The wrong odor for a rich ecosystem
It has an odd odor, oil mixed with dispersant. It’s reminiscent of the inside of an old mechanic shop or boat house, and out of place in the open water of Southern Louisiana’s Barataria Bay, which separates the Gulf of Mexico from the state’s fragile marshland.
One one point during a tour of the bay to see damage from the BP Plc oil spill, Capt. Sal Gagliano stopped his boat in a spot where reddish brown specs of the oil and dispersant mixture accumulated on the surface. It is slightly gooey to the touch.
The pollutants are why he was ferrying conservationists and reporters around and not taking customers out to fertile fishing spots. In other years this would be his busy season.
With the disaster in its eighth week, the fight against the oil will go on for months, if not years to come. The effects here, miles from the spill zone in the Gulf, are already evident.
In marshy areas, vegetation is blackened from oil, and looks burntjust above the water level even though booms have been laid to keep the crude out. On a late afternoon tour of the region hosted by the National Wildlife Federation, there were no birds in one swamp area. It was eerily quiet . This was seven miles from the marina.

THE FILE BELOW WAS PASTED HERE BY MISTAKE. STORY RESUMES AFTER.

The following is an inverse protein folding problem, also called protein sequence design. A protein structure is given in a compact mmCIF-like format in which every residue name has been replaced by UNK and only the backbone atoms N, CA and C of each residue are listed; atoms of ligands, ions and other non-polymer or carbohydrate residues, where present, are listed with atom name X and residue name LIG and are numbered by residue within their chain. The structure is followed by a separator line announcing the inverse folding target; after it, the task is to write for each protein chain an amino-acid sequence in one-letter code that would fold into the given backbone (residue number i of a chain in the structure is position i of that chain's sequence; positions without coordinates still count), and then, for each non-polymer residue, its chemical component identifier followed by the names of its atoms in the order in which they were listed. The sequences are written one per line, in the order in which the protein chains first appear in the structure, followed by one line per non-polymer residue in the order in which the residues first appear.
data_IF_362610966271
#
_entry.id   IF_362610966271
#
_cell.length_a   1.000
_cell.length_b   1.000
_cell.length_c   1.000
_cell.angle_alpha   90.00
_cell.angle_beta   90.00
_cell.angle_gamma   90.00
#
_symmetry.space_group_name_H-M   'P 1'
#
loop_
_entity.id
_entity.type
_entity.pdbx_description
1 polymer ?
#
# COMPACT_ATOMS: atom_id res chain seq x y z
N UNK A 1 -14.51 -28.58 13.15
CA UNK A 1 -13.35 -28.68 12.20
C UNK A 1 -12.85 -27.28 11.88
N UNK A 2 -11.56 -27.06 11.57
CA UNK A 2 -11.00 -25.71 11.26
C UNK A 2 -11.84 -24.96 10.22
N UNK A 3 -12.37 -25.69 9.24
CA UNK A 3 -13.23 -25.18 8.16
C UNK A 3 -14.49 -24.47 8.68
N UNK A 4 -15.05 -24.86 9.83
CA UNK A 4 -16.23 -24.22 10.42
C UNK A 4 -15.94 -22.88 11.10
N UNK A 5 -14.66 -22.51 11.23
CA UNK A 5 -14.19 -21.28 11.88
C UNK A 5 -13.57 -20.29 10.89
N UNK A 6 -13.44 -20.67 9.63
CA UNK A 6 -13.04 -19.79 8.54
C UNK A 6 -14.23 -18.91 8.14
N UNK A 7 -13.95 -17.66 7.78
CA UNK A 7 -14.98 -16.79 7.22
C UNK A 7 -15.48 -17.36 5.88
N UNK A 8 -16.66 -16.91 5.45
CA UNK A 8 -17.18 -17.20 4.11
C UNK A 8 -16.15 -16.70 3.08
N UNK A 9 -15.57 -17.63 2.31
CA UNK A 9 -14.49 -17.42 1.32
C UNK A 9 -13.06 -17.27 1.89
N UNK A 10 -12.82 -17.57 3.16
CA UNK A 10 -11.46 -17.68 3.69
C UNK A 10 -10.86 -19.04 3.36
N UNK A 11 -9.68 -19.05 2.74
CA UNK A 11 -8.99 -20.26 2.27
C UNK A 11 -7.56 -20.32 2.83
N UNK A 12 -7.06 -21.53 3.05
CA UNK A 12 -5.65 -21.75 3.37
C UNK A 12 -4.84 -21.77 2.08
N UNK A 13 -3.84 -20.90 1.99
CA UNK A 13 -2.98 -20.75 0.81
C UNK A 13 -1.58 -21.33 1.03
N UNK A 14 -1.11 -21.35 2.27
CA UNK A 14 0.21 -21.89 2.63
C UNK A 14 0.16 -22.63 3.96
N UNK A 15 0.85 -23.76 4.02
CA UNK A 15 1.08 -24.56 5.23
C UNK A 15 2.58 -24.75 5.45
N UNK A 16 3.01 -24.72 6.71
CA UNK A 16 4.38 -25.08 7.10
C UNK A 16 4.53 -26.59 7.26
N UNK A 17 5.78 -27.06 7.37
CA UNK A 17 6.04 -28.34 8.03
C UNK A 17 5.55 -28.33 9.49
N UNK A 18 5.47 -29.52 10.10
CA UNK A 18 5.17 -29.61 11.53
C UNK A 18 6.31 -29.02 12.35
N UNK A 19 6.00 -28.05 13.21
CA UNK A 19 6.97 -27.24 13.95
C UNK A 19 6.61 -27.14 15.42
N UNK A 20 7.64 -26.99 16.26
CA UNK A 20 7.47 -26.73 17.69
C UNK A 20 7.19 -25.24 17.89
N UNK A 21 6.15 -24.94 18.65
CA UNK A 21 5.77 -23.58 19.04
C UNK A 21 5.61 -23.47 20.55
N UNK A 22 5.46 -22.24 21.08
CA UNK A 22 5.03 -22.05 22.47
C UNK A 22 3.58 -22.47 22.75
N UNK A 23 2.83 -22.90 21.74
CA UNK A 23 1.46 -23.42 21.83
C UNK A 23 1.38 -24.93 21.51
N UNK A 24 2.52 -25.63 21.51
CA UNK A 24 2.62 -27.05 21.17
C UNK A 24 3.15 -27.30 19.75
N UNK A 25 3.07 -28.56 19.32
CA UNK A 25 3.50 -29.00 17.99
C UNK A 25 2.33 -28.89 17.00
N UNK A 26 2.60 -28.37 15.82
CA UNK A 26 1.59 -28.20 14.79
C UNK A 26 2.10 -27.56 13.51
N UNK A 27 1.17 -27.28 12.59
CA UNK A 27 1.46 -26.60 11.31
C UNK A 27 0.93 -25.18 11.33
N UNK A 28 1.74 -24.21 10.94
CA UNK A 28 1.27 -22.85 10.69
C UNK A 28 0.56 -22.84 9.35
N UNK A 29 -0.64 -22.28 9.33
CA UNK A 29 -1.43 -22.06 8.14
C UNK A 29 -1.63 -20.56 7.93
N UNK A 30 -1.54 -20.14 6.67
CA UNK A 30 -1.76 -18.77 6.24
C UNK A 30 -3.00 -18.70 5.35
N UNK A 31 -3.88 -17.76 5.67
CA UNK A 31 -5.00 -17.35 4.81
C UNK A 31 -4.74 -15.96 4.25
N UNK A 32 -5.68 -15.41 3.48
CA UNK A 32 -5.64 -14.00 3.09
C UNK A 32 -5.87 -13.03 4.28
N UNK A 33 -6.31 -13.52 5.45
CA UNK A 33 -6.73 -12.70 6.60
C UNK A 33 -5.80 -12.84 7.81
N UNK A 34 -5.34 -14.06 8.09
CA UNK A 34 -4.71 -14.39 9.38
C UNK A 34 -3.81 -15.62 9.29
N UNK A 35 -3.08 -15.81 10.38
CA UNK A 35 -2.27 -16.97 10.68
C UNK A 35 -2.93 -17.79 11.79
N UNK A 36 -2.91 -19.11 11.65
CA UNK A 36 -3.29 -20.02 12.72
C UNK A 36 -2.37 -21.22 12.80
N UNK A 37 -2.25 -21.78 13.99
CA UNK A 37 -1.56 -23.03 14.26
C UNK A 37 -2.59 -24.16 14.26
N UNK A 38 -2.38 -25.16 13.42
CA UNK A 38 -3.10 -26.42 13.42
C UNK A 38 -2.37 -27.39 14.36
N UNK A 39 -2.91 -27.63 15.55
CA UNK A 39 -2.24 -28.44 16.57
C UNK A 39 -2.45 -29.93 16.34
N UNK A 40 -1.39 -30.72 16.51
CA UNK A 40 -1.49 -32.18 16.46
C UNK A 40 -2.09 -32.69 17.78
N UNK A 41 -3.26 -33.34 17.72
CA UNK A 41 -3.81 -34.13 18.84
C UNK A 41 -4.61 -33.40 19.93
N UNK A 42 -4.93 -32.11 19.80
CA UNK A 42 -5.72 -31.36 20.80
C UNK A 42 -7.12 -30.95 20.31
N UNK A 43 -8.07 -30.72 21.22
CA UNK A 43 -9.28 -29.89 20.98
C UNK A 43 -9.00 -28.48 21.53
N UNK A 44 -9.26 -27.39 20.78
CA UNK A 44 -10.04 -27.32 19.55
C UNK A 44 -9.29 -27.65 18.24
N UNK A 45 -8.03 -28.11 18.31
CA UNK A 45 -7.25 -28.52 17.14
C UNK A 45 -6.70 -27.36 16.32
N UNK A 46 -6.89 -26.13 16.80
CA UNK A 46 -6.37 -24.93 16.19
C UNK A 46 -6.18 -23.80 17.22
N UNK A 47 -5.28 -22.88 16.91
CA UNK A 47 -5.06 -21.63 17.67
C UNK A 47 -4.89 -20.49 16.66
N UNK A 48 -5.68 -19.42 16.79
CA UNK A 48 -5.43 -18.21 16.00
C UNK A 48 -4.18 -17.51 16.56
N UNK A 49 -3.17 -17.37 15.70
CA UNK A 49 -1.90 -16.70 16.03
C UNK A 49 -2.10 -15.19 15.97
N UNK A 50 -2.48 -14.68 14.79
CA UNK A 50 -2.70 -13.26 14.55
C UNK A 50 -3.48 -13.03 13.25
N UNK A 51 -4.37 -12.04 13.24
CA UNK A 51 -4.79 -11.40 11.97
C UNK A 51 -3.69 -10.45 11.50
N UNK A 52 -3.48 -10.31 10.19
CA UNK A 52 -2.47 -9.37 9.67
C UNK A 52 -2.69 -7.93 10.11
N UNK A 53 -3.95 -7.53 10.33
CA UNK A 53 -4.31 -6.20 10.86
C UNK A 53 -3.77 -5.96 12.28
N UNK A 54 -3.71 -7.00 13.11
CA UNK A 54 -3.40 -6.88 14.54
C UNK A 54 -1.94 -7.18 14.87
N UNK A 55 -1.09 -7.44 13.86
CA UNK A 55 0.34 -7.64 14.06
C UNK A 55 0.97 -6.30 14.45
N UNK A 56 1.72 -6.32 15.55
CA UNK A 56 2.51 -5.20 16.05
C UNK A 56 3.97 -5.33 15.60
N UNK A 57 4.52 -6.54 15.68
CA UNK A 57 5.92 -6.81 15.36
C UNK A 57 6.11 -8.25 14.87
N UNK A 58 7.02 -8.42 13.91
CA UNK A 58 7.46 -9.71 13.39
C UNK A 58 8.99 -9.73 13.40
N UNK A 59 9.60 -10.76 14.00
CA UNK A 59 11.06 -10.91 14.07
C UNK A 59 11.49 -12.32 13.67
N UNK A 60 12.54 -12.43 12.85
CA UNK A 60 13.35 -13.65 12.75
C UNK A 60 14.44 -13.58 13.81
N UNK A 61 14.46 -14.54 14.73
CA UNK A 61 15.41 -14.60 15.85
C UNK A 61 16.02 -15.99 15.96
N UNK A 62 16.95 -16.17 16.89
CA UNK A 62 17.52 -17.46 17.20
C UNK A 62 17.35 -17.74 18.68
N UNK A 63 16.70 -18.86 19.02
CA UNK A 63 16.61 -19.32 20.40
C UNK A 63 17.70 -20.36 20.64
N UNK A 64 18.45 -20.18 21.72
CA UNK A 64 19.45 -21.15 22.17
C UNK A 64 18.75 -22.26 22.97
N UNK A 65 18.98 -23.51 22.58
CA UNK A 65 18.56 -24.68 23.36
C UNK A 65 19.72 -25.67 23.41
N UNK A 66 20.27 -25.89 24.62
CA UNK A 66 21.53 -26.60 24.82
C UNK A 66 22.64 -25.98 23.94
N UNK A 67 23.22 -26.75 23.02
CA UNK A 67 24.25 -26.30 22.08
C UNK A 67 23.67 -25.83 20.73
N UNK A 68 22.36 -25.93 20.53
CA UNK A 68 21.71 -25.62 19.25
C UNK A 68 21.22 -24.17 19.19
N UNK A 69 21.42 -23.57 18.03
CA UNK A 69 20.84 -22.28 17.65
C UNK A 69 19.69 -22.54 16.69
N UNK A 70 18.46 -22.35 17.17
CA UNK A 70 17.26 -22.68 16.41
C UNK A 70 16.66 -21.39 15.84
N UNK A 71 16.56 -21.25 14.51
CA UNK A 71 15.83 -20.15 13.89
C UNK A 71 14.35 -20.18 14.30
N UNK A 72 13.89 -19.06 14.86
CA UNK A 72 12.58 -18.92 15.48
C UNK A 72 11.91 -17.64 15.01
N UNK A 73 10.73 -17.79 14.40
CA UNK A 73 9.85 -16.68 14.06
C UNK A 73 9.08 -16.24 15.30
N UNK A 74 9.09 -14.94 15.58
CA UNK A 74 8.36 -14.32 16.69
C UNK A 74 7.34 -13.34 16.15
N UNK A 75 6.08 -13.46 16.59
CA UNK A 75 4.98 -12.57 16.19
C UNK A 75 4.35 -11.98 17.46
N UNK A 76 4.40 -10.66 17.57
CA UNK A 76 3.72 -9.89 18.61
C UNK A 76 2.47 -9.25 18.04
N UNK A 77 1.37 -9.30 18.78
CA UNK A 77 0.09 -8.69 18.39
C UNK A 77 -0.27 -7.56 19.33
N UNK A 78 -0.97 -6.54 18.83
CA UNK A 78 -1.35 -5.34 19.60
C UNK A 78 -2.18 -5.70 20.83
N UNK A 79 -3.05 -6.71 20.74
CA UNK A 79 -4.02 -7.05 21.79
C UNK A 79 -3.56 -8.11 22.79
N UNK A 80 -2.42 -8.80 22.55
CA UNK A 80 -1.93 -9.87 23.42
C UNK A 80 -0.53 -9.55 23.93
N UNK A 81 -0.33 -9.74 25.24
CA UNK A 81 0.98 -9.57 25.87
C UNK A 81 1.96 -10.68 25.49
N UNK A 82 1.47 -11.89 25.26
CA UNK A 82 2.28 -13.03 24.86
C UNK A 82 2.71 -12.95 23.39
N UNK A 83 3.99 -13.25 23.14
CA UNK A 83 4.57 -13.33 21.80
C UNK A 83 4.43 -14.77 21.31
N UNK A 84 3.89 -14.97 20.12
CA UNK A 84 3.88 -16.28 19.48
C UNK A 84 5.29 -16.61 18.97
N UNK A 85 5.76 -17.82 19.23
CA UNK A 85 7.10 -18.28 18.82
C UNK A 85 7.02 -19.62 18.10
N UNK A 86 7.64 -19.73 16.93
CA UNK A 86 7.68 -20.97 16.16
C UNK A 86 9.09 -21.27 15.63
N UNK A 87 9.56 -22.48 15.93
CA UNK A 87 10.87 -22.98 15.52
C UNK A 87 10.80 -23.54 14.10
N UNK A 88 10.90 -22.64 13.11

The booms also surrounded small islands in Barataria Bay, ones that teemed with brown pelicans, spoonbills and egrets. Many showed obvious signs of oil contamination.
“This is a perfect example of how we are part of the ecosystem,” NWF naturalist David Mizejewski said, looking at Gagliano, who has fished here since he was a child.
“The oil’s impacting (the birds’) ability to get their food. It’s the same thing for you. The fish are just as important to you as they are to those pelicans. I don’t think you could get a clearer example of how important healthy ecosystems are to our economy, to peoples’ livelihoods.” — Jeffrey Jones
Photo – Three oil-coated white ibis sit in marsh grass on a small island in Bay Barataria near Grand Isle, Louisiana June 13, 2010. Sean Gardner/REUTERS